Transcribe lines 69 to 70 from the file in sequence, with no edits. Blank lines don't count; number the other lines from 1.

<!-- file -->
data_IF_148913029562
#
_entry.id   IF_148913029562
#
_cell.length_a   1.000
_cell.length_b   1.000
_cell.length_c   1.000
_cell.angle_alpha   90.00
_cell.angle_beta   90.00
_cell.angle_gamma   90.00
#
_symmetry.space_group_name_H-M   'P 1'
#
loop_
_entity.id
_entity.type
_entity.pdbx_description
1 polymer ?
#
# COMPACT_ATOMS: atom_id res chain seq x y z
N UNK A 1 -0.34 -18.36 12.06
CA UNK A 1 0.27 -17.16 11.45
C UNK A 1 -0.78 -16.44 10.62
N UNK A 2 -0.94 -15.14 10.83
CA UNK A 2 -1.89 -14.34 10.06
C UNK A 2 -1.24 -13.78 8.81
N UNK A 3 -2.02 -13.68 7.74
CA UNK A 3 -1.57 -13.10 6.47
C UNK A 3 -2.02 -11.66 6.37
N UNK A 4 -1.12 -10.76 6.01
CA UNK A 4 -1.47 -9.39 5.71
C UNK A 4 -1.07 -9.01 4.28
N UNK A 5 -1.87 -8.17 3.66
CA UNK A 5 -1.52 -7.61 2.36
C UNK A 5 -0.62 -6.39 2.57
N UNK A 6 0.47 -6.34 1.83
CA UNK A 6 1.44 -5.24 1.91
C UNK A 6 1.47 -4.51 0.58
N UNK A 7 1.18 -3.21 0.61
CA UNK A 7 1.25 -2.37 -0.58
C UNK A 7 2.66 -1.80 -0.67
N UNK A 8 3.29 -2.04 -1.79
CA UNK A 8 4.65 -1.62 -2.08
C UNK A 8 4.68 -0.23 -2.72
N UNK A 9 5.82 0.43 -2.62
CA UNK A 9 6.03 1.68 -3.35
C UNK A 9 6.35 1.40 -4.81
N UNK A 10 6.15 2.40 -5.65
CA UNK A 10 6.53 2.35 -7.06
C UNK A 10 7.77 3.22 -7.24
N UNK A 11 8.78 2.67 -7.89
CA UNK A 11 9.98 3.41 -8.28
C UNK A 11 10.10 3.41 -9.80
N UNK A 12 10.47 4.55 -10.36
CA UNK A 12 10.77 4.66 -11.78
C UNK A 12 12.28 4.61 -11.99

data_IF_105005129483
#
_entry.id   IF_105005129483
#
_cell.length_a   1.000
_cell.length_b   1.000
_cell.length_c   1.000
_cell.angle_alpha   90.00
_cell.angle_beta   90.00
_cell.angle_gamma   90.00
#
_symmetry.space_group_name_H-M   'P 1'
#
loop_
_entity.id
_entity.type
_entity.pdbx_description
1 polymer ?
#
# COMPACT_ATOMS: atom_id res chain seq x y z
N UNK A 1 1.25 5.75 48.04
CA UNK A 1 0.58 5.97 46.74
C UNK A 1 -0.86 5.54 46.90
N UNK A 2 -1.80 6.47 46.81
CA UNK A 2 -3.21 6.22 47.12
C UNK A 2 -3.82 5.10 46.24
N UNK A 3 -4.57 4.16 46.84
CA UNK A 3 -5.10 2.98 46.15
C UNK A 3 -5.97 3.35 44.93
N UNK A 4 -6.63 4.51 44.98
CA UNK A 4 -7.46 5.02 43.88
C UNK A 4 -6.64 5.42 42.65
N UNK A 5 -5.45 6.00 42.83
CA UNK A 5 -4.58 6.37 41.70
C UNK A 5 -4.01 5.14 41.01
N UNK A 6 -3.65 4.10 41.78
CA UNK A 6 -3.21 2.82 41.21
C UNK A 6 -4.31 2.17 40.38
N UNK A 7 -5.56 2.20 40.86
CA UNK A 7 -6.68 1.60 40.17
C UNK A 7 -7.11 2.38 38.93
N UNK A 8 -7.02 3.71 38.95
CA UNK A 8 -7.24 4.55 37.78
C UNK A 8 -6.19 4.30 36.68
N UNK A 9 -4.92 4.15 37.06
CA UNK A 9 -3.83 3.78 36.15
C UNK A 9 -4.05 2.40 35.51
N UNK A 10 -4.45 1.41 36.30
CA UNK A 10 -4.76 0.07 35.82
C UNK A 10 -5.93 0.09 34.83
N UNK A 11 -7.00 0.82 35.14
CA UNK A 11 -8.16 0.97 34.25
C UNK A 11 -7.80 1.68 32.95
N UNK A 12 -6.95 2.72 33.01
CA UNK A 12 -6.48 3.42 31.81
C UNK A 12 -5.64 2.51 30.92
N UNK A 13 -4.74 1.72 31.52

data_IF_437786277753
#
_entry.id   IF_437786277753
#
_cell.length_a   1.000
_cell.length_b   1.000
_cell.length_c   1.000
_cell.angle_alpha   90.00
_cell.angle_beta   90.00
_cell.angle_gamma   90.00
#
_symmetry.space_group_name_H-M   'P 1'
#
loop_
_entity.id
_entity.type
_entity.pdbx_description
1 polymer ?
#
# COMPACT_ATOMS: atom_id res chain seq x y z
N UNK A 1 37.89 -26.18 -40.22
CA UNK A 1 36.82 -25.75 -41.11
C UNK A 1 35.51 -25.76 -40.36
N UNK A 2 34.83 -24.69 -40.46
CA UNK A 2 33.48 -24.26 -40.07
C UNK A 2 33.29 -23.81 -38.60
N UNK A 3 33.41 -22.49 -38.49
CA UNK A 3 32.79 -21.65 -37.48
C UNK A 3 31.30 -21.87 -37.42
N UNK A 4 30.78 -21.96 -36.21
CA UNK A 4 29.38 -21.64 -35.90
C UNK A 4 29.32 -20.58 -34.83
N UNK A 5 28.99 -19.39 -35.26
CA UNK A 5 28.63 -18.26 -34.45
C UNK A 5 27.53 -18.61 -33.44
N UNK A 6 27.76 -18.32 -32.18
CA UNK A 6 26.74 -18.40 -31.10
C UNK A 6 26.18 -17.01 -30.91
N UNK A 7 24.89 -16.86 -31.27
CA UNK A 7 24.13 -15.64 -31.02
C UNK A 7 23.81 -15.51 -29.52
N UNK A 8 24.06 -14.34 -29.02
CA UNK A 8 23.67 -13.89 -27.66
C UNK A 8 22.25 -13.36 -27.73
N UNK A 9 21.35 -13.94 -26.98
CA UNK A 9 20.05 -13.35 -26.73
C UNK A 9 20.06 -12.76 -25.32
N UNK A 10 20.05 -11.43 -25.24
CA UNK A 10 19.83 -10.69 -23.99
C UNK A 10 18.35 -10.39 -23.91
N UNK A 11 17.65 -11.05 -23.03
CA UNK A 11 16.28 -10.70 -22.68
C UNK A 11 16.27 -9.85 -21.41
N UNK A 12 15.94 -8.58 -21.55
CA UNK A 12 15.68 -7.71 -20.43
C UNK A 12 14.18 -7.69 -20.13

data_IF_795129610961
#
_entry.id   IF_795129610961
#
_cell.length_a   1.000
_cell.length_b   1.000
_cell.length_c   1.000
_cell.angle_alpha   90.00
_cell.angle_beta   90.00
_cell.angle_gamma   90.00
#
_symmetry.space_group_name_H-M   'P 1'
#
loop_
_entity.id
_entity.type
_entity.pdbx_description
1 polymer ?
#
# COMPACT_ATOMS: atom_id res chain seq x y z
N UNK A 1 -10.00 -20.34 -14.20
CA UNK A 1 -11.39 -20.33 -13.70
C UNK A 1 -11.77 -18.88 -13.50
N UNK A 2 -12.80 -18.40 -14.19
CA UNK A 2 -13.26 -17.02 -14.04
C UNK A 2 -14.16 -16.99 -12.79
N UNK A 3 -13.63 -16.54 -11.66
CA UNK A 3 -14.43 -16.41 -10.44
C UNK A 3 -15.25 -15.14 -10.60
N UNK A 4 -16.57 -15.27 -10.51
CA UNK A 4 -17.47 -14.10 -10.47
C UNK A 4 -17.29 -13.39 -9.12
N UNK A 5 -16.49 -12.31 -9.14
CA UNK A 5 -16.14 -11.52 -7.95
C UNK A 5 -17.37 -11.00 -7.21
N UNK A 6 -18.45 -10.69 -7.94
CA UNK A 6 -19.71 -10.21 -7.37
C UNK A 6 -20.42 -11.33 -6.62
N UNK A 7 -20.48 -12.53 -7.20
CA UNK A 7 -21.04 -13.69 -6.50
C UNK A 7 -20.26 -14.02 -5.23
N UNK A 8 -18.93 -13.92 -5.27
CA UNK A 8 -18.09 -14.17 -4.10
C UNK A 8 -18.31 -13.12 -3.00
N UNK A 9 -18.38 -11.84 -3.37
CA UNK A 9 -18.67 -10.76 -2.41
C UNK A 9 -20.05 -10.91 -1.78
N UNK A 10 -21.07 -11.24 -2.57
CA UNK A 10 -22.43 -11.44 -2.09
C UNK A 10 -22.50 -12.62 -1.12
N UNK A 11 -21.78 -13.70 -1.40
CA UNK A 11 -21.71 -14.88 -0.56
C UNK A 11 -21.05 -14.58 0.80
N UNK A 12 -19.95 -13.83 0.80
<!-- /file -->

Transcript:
#
loop_